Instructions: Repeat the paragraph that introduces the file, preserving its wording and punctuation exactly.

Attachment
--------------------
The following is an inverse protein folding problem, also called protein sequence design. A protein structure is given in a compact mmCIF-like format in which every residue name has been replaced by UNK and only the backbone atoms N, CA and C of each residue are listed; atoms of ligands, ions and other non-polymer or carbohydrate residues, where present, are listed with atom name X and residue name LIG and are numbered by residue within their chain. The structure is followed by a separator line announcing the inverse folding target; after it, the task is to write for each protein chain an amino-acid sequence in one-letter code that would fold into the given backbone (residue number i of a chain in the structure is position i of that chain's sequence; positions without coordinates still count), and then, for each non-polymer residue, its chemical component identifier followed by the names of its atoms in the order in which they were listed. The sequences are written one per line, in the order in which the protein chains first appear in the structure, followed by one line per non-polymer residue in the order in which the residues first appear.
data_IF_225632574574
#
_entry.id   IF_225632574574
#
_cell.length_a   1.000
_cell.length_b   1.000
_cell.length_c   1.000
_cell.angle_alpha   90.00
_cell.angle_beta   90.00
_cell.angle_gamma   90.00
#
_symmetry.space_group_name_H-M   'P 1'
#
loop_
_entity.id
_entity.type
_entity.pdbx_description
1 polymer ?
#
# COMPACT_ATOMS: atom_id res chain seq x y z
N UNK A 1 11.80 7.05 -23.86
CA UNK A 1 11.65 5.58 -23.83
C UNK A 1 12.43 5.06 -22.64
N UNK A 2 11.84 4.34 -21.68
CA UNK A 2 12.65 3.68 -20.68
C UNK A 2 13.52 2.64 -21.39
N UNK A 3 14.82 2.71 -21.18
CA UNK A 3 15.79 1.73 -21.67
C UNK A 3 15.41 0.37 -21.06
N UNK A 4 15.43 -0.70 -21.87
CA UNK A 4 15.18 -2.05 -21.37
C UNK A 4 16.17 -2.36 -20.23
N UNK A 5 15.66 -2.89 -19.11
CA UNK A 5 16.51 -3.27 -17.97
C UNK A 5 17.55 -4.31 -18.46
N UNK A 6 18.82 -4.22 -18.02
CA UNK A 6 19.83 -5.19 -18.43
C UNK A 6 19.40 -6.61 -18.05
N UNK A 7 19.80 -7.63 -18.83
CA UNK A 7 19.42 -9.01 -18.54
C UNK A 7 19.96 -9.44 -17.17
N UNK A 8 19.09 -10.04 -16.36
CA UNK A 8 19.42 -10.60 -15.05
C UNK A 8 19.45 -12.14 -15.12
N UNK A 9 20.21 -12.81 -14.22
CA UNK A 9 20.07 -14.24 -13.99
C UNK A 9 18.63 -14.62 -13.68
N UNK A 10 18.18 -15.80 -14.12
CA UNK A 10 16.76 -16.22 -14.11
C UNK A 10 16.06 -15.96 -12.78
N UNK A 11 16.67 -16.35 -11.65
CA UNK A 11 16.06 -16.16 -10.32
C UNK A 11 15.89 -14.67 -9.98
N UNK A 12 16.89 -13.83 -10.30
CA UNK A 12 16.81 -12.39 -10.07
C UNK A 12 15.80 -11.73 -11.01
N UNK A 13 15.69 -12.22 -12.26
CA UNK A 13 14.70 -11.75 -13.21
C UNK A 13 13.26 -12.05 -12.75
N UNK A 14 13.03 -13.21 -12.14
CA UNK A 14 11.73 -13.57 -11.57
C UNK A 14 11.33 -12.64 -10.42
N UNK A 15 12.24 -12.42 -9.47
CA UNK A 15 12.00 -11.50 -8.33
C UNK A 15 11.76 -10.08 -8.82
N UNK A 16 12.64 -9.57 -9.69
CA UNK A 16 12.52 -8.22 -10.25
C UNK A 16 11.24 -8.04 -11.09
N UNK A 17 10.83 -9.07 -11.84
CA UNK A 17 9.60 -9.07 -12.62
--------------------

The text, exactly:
The following is an inverse protein folding problem, also called protein sequence design. A protein structure is given in a compact mmCIF-like format in which every residue name has been replaced by UNK and only the backbone atoms N, CA and C of each residue are listed; atoms of ligands, ions and other non-polymer or carbohydrate residues, where present, are listed with atom name X and residue name LIG and are numbered by residue within their chain. The structure is followed by a separator line announcing the inverse folding target; after it, the task is to write for each protein chain an amino-acid sequence in one-letter code that would fold into the given backbone (residue number i of a chain in the structure is position i of that chain's sequence; positions without coordinates still count), and then, for each non-polymer residue, its chemical component identifier followed by the names of its atoms in the order in which they were listed. The sequences are written one per line, in the order in which the protein chains first appear in the structure, followed by one line per non-polymer residue in the order in which the residues first appear.